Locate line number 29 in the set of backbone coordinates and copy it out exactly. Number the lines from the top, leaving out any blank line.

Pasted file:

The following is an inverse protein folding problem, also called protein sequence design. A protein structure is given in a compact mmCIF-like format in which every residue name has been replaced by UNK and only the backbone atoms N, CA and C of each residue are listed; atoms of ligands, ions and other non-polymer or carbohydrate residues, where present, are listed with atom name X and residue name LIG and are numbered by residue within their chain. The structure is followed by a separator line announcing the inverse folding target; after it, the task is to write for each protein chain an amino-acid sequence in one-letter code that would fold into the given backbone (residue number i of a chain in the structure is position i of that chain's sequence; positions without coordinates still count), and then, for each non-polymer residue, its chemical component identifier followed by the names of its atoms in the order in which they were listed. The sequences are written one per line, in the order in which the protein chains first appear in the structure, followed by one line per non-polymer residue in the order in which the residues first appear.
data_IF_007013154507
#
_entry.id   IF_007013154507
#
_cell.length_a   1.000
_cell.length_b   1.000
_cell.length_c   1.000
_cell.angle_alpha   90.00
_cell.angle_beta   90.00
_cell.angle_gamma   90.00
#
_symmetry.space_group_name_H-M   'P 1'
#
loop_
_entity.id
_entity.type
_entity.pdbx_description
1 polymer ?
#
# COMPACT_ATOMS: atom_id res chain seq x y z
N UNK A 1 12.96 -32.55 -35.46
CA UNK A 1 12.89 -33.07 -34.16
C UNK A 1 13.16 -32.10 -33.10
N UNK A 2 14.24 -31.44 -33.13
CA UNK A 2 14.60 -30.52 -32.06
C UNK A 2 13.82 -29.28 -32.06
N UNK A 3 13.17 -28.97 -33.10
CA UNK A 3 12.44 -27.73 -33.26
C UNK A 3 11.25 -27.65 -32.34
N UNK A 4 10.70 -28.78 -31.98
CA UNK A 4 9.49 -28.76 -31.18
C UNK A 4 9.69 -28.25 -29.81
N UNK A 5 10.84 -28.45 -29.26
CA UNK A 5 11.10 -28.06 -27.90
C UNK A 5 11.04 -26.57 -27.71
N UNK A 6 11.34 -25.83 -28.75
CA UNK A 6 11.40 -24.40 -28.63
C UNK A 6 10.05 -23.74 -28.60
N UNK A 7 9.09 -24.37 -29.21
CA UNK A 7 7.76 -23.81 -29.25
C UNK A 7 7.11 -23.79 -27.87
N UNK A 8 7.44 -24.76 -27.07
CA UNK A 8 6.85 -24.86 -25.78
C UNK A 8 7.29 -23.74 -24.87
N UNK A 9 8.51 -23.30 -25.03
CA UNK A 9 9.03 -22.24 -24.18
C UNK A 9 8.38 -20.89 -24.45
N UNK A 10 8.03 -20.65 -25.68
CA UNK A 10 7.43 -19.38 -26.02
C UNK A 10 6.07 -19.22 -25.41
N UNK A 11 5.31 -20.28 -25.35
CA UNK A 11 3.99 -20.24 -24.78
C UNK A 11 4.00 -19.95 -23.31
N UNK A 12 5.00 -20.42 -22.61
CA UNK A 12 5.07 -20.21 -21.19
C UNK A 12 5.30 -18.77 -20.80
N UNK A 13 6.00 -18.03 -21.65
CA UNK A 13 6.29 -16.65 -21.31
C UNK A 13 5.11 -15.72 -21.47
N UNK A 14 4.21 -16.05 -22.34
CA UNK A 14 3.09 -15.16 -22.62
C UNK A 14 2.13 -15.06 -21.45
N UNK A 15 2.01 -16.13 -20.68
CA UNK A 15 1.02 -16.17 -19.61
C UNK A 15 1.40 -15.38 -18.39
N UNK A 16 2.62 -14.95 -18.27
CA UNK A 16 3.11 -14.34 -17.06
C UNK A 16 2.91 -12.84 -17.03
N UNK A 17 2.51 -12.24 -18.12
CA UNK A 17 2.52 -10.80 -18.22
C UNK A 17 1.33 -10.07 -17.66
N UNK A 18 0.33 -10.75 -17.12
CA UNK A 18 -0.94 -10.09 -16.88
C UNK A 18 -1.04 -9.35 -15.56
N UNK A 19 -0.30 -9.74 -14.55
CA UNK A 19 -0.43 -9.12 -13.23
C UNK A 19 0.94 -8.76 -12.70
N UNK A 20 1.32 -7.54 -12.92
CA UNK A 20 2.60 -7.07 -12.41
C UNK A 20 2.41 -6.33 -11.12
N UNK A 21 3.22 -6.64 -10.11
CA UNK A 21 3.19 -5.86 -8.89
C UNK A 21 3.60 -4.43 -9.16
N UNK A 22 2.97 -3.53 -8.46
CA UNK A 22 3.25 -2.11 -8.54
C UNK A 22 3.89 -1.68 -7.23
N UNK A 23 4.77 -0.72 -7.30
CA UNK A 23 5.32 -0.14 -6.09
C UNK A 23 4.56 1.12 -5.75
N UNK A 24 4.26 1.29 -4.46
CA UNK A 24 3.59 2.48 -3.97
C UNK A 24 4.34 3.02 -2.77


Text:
CA UNK A 3 12.44 -27.73 -33.26